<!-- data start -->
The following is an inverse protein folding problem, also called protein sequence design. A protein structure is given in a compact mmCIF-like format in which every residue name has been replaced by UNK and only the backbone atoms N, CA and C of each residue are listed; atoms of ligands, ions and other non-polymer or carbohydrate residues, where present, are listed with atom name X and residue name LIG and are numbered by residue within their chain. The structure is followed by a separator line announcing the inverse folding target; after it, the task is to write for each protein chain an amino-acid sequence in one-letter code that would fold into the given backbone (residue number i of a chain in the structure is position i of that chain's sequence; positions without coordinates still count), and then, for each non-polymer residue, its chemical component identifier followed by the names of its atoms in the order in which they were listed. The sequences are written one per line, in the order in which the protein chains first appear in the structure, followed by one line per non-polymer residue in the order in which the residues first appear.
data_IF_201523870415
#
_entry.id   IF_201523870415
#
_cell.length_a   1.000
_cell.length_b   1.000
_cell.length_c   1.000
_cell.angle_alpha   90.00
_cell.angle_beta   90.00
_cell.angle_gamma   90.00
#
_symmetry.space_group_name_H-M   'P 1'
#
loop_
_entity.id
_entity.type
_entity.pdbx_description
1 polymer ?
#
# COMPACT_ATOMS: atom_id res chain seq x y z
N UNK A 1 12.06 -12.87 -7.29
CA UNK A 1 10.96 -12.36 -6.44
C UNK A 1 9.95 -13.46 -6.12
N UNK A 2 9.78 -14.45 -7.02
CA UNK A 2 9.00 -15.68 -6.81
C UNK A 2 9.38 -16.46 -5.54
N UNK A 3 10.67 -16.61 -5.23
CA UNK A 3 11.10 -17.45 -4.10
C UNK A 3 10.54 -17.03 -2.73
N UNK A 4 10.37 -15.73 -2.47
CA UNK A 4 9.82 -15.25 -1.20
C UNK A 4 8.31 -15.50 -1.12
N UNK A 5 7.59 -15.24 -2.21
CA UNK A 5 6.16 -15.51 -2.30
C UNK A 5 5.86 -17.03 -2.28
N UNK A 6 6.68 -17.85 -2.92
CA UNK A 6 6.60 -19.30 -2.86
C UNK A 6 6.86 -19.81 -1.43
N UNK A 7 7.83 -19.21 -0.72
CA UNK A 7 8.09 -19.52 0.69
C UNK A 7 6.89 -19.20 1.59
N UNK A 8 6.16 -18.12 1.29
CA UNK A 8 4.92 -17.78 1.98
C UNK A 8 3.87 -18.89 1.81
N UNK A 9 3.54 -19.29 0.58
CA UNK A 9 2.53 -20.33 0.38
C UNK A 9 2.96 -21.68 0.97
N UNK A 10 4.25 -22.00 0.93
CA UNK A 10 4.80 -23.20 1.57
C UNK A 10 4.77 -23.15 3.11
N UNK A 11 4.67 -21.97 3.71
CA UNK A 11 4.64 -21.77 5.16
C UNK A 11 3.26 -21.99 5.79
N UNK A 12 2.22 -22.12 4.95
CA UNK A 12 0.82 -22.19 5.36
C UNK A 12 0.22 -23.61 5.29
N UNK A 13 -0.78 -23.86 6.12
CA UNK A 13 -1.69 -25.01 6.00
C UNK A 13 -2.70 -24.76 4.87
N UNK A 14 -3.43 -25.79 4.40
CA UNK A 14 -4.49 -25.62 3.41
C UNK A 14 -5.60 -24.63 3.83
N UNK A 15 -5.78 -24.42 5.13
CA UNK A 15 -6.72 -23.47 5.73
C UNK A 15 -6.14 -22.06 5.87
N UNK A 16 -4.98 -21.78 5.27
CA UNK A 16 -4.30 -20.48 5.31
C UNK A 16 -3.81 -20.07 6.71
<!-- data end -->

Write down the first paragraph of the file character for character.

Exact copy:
The following is an inverse protein folding problem, also called protein sequence design. A protein structure is given in a compact mmCIF-like format in which every residue name has been replaced by UNK and only the backbone atoms N, CA and C of each residue are listed; atoms of ligands, ions and other non-polymer or carbohydrate residues, where present, are listed with atom name X and residue name LIG and are numbered by residue within their chain. The structure is followed by a separator line announcing the inverse folding target; after it, the task is to write for each protein chain an amino-acid sequence in one-letter code that would fold into the given backbone (residue number i of a chain in the structure is position i of that chain's sequence; positions without coordinates still count), and then, for each non-polymer residue, its chemical component identifier followed by the names of its atoms in the order in which they were listed. The sequences are written one per line, in the order in which the protein chains first appear in the structure, followed by one line per non-polymer residue in the order in which the residues first appear.